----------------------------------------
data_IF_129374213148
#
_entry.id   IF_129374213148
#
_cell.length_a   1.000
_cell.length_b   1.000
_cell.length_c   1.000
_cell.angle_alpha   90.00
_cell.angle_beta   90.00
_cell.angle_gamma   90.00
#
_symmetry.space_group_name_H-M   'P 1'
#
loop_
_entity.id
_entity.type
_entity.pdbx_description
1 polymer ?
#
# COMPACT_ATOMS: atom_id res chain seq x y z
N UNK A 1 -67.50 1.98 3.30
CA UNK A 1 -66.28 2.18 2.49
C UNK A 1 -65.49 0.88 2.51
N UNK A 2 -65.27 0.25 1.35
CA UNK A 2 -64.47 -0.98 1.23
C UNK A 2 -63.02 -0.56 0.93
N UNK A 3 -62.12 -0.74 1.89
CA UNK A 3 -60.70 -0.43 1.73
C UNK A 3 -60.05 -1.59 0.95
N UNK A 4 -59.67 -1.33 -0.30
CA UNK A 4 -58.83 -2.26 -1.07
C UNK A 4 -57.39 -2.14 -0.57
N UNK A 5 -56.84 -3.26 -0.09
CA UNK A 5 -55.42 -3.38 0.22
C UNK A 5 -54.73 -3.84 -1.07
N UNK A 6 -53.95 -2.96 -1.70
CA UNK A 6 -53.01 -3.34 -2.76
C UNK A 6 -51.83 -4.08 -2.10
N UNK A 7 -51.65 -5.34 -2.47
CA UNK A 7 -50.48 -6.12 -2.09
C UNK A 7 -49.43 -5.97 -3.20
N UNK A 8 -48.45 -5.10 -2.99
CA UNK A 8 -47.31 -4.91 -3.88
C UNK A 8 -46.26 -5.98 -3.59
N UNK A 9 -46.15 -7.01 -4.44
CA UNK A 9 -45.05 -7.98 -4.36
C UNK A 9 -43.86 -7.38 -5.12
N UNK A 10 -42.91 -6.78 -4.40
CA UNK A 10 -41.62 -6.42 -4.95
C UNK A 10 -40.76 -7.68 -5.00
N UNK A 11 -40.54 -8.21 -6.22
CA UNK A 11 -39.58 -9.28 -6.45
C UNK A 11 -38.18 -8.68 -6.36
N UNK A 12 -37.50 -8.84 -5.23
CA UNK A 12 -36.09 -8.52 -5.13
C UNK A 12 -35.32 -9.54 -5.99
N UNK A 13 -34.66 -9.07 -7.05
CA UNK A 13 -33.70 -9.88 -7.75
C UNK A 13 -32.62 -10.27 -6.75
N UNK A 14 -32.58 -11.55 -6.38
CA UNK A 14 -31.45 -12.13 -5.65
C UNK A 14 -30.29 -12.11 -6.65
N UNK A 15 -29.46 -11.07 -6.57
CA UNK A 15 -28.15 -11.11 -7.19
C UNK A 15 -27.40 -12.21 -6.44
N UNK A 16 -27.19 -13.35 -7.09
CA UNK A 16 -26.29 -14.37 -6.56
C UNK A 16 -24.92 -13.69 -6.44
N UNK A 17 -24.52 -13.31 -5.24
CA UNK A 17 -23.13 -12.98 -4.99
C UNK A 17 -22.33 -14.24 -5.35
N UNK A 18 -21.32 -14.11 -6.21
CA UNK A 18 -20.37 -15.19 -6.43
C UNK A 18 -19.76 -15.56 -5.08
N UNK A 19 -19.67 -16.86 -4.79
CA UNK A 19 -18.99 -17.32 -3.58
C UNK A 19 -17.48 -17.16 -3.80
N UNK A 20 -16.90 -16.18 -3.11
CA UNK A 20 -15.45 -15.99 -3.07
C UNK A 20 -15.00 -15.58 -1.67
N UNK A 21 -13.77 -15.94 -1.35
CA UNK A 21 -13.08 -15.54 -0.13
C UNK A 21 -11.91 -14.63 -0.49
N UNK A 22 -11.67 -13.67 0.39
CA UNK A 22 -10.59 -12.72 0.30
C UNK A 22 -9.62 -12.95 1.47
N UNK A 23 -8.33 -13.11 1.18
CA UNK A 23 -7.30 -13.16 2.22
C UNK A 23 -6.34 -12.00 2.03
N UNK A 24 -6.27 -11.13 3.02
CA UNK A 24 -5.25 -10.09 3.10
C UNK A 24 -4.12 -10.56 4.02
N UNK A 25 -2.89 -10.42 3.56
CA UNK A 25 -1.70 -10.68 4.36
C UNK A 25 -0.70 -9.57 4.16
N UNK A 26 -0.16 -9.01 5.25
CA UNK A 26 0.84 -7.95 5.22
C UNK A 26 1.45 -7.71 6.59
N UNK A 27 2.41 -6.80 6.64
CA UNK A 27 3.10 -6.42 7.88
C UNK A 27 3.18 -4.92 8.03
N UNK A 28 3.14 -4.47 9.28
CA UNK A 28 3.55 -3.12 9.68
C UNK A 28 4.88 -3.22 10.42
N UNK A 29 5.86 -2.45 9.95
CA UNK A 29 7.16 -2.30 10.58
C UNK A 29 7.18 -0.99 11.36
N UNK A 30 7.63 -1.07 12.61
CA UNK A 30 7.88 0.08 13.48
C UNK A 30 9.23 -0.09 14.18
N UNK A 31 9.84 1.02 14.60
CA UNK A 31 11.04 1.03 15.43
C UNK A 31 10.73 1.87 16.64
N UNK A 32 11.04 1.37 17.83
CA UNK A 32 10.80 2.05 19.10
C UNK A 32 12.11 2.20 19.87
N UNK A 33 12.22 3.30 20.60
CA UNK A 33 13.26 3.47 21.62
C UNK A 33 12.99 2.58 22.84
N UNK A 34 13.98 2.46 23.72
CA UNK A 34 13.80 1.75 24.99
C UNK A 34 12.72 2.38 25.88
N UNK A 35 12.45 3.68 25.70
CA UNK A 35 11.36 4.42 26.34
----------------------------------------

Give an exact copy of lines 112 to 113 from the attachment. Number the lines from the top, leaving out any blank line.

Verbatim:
CA UNK A 31 11.04 1.03 15.43
C UNK A 31 10.73 1.87 16.64